In fact, one of the cornerstone principles of social psychology is that the immediate situation we find ourselves exerts a huge influence on our behaviour. A famous 1973 Princeton study, sometimes known as The Good Samaritan Experiment, demonstrated this clearly. People’s willingness to stop and help a stranger-in-need depended significantly more on how much of a hurry they happened to be in, rather than how they had scored for “religiosity” on a personality assessment. Again, a subtle element of the immediate situation trumps an internal personality trait.
Now I didn’t buy my Mazda at 2am in a dark alley, but I began to wonder how else my everyday decisions were at the mercy of hidden external factors. I run a project called Evidence-Based Wisdom. We translate scientific wisdom research into understandable and helpful resources for the public. So, I am of course interested in how we might make wiser decisions in our daily lives - buying a Mazda, moving to a new city, or even deciding where to mark my cross on the ballot paper come election time.
Wisdom has typically been considered a characteristic that either you have or don’t. We can all cite examples of classic wise figures – Socrates, Gandhi, Martin Luther King.
Surely something as timeless and weighty as wisdom doesn’t depend on trivial aspects of our immediate environment, does it?
A recent 2017 study tells quite a different story. The lead scientist was Igor Grossmann, Director of The Wisdom and Culture Lab. He is a leading light in the emerging field of wisdom research, and also a former student of Richard Nisbett.
His paper indicated that, when it comes to wise reasoning over the course of a single day, there is more variability within people than there is between people. This means, it’s not that some of us are always wise and some are always not. It’s that all of us are sometimes wise, and all of us are sometimes not.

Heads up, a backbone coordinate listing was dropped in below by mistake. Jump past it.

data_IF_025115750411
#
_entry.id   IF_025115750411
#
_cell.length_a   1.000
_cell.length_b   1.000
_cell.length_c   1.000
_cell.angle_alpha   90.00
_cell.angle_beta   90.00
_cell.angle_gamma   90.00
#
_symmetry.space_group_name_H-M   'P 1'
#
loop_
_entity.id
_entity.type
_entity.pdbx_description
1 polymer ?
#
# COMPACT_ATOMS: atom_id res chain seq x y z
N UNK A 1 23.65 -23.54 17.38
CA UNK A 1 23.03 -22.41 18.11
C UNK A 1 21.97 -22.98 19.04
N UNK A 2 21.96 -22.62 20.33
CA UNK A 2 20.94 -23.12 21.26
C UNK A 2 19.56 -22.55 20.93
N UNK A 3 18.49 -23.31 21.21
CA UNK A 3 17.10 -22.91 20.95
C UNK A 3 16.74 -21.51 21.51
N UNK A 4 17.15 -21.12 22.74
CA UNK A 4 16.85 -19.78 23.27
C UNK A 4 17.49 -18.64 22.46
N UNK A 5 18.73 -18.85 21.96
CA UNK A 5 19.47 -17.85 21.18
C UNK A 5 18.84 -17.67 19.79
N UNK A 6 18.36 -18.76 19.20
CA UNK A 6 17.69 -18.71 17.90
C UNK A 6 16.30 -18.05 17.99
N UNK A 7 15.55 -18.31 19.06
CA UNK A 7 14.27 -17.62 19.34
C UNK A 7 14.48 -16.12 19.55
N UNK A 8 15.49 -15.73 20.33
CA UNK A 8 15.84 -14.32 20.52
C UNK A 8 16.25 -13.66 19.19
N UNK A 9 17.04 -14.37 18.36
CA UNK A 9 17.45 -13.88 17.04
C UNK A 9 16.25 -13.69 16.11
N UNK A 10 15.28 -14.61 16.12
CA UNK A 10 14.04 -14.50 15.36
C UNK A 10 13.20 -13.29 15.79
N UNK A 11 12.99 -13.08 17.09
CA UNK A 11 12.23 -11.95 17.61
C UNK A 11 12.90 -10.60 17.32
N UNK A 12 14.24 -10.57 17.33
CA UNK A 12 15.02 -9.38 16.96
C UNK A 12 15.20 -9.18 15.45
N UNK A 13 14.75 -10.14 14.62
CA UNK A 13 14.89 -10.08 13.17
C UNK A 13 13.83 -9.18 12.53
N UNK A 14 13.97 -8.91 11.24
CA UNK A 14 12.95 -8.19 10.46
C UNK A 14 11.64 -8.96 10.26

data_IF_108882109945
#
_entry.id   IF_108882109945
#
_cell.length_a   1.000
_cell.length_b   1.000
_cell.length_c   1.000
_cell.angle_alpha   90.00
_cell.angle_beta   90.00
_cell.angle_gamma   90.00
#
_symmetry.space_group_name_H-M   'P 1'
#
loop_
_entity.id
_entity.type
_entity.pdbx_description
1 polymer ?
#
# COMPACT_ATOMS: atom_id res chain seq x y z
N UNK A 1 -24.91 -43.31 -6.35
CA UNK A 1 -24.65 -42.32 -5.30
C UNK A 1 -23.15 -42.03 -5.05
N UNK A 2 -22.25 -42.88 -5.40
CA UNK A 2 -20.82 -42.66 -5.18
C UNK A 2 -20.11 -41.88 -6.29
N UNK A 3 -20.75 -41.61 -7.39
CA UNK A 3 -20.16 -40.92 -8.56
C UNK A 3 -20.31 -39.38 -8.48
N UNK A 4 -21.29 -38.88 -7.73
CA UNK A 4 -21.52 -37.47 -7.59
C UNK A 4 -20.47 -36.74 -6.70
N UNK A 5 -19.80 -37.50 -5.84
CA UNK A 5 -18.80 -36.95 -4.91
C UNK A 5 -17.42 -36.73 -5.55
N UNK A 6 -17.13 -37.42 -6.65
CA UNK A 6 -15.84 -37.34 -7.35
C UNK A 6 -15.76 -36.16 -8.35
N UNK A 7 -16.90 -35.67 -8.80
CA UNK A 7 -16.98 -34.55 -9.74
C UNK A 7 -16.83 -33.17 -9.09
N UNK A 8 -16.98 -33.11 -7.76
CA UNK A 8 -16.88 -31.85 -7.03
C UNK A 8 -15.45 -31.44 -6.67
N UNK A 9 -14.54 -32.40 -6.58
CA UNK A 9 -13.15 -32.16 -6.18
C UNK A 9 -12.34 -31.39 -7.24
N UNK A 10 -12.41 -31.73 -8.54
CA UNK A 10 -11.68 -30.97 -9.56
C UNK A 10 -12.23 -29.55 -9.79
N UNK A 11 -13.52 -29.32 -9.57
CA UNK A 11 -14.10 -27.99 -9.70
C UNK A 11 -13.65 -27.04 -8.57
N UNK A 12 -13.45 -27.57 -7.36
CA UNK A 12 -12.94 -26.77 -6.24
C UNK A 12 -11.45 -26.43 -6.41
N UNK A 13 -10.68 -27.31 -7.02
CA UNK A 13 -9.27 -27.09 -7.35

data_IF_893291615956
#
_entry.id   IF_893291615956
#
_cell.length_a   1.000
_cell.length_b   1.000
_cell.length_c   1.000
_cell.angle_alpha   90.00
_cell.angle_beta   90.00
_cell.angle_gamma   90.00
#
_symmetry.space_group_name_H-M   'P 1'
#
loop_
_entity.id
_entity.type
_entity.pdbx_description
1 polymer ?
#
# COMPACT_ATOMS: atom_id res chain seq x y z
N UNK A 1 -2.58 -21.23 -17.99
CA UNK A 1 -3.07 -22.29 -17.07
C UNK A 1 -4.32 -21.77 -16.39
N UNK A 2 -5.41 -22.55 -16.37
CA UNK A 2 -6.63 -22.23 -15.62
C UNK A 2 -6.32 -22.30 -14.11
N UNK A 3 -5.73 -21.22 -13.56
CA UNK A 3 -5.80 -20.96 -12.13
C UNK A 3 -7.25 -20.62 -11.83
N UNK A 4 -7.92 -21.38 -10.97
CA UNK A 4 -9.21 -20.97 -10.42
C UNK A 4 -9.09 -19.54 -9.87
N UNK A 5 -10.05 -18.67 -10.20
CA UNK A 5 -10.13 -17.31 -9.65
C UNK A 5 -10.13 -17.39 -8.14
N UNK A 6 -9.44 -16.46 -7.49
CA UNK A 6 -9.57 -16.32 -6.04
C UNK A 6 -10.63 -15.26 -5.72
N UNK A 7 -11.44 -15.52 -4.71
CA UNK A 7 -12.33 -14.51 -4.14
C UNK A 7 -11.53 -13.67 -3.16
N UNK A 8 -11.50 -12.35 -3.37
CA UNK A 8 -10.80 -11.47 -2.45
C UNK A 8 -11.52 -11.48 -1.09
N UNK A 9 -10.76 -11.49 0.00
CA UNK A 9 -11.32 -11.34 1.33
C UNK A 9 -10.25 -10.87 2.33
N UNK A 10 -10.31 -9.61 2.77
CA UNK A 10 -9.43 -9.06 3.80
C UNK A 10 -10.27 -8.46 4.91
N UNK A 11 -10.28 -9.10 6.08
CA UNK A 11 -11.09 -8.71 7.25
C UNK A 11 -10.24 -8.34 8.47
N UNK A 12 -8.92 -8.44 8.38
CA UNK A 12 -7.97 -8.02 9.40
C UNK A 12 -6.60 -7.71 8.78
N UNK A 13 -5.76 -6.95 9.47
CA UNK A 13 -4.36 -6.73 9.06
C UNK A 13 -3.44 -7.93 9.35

As psychologists would say, wisdom appears to concern specific “states,” rather than solely “traits.” It would seem that even our wisdom varies greatly depending on the immediate situation.
If wisdom varies so much, when are we are at our wisest? A 2016 study from Grossmann’s lab shows that, perhaps surprisingly, we take wiser decisions when in company rather than when alone.
Grossmann had already demonstrated in 2014 that we are wiser when reflecting on our own problems as if they were someone else’s problems. Getting some distance from ourselves can help us make wiser choices, but this can be quite challenging when we are alone. This is where company can help. Grossmann explained: “This third-person perspective on the self is likely encouraged when in the presence of friends.”
So, although the bad habits of others may be toxic to their entire network in the long term, having friends around may lead to better immediate decisions. It seems that our friends, rather than being enemies of wisdom, might in fact be its guardians.
This has turned my thinking on its head. I had previously been very much one for taking important decisions only after many hours of scribbling in my notebook, alone, in a coffee shop. I have now changed my tune, and seek out the company of trusted friends who can steer me through the perilous rocks of my own biases, towards much wiser decisions.
Had friends been present when I reached for those jangling keys, my woeful parallel parking skills would still be a secret to this day.
ACTION 1: Choose your peers wisely – they will influence your behaviour, so spend time with people whose behavior you are happy to be influenced by.
ACTION 2: Take important decisions in the presence of others.
1. When you observe your friends’ behaviours and habits, are you comfortable with the knowledge that you are likely to adopt these same behaviours and habits over time?
2. Can you think of times when you have been surprised by a decision you took? Can you think of any external factors that may have been at play?
3. If you tend to take important decisions alone, might you start to bounce ideas off of friends and colleagues to increase your chance of making a wiser call?